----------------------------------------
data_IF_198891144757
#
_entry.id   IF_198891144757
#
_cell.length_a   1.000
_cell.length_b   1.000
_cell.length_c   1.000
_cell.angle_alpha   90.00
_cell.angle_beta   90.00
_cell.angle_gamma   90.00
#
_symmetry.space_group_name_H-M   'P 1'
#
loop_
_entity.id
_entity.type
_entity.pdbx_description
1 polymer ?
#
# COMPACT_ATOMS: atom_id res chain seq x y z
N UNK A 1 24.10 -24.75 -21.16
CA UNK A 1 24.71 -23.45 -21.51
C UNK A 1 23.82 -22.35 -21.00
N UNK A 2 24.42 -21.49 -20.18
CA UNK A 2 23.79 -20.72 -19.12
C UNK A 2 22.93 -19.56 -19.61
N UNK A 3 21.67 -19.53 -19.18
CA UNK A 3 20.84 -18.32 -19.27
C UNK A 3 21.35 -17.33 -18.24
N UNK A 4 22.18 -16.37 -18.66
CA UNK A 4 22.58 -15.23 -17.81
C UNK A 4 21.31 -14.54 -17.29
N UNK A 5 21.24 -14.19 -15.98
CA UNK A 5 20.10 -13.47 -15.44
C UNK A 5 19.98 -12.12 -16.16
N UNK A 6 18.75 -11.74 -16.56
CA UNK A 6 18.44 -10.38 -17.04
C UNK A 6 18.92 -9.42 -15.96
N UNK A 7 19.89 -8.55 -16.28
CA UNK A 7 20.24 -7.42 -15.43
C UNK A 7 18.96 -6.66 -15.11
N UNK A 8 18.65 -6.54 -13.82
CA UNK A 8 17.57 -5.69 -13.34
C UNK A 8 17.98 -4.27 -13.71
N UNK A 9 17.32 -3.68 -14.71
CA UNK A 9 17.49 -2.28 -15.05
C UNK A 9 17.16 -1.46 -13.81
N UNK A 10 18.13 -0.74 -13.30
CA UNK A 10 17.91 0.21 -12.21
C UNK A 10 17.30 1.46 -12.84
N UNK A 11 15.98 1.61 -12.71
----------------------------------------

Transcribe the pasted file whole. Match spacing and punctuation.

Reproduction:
data_IF_198891144757
#
_entry.id   IF_198891144757
#
_cell.length_a   1.000
_cell.length_b   1.000
_cell.length_c   1.000
_cell.angle_alpha   90.00
_cell.angle_beta   90.00
_cell.angle_gamma   90.00
#
_symmetry.space_group_name_H-M   'P 1'
#
loop_
_entity.id
_entity.type
_entity.pdbx_description
1 polymer ?
#
# COMPACT_ATOMS: atom_id res chain seq x y z
N UNK A 1 24.10 -24.75 -21.16
CA UNK A 1 24.71 -23.45 -21.51
C UNK A 1 23.82 -22.35 -21.00
N UNK A 2 24.42 -21.49 -20.18
CA UNK A 2 23.79 -20.72 -19.12
C UNK A 2 22.93 -19.56 -19.61
N UNK A 3 21.67 -19.53 -19.18
CA UNK A 3 20.84 -18.32 -19.27
C UNK A 3 21.35 -17.33 -18.24
N UNK A 4 22.18 -16.37 -18.66
CA UNK A 4 22.58 -15.23 -17.81
C UNK A 4 21.31 -14.54 -17.29
N UNK A 5 21.24 -14.19 -15.98
CA UNK A 5 20.10 -13.47 -15.44
C UNK A 5 19.98 -12.12 -16.16
N UNK A 6 18.75 -11.74 -16.56
CA UNK A 6 18.44 -10.38 -17.04
C UNK A 6 18.92 -9.42 -15.96
N UNK A 7 19.89 -8.55 -16.28
CA UNK A 7 20.24 -7.42 -15.43
C UNK A 7 18.96 -6.66 -15.11
N UNK A 8 18.65 -6.54 -13.82
CA UNK A 8 17.57 -5.69 -13.34
C UNK A 8 17.98 -4.27 -13.71
N UNK A 9 17.32 -3.68 -14.71
CA UNK A 9 17.49 -2.28 -15.05
C UNK A 9 17.16 -1.46 -13.81
N UNK A 10 18.13 -0.74 -13.30
CA UNK A 10 17.91 0.21 -12.21
C UNK A 10 17.30 1.46 -12.84
N UNK A 11 15.98 1.61 -12.71